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Editorial: Ho-hum fire brigade

Published:Friday | July 10, 2015 | 12:00 AM

Jamaica's fire chief, Errol Mowatt, was candid last week that his brigade does not have all the resources to adequately respond to the spate of brush and forest fires from which the island has suffered in recent months, the result of a long drought and scorching temperatures. In some circumstances, he says, the fires will just have to burn themselves out.

This approach is not uniquely Jamaican. For it is sometimes the situation that even with the most advanced technology, adequate resources and highly trained and skilled firefighters, nature, after a certain point, just has to be allowed to take its course.

But Mr Mowatt's frankness does bring to the fore just how equipped and prepared the Jamaica Fire Brigade is to do the job that is assigned to it, and how it coordinates it efforts with other agencies and institutions of the government and private sector.

If people were asked, the popular perception of the fire brigade, we suspect, is of some men on trucks who turn up at burning buildings, usually long after the property had reached the point of saving. There is not this sense of the brigade as a specialist, highly trained emergency response agency. Its image is kind of ho-hum.




Should Commissioner Mowatt want an example of the perception of his organisation, he need only listen to the residents in the eastern hills of St Andrew and heading to the middle reaches of the Blue Mountains where bush fires have destroyed scores of acres of coffee plantations and threatened people's homes. The view, largely, is that the fire service was slow to respond, in some cases did not know how to respond, and was slow to engage the support of other agencies, such as the Jamaica Defence Force (JDF) and its specialised equipment.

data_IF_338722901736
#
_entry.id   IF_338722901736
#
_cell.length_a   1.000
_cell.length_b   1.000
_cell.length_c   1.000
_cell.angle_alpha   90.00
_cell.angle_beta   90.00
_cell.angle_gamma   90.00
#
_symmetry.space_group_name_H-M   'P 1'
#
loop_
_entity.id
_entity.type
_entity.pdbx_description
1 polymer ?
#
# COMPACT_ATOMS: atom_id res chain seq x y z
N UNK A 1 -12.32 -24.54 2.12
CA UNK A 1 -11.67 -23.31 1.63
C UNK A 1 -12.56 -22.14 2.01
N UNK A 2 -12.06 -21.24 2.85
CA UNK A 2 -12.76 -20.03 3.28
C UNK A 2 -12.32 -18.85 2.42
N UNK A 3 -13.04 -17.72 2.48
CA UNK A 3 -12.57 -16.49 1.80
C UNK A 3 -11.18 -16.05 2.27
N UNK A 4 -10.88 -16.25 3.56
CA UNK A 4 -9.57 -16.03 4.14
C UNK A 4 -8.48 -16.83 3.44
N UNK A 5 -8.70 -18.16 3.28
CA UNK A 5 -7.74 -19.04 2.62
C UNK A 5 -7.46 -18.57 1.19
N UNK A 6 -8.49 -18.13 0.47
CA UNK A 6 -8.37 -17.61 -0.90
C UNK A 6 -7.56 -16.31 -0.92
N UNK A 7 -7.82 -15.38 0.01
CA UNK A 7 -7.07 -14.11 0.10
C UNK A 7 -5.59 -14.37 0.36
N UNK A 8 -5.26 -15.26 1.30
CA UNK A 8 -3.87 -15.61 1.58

In one recent case, for instance, frustrated residents complained of asking the JDF about using their helicopters to transport water to douse out-of-control fires that threatened people's homes, only to be told that the operation structure required the request to come from the fire brigade, which, it seemed, was slow in acting.

Quite rightly, Mr Mowatt will point to his resource constraints. The fire brigade was, for this financial year, voted a budget of J$5.2 billion. Several years ago, it said it needed multiples of this sum to train its staff, upgrade its facilities, and repair and buy new equipment, some of which it is in the process of acquiring.

Our view of the needs of the Jamaica Fire Brigade is of more than equipment and need of facilities, which is not to suggest that these are not important. But first, the brigade needs a sense of itself - as an institution at the forefront of the response to emergencies, including fire. The agency has to internalise the breadth and importance of its job and how to be a world leader at it, even within the limits of its resources. That means a relentless drive for operational efficiency and the leveraging of resources from partner agencies.

This agency demands leadership that will likely require the fire chief's ambition to transcend the confined thinking of the policymakers in the local government ministry. Hopefully, Mr Mowatt has it in him to become that kind of leader.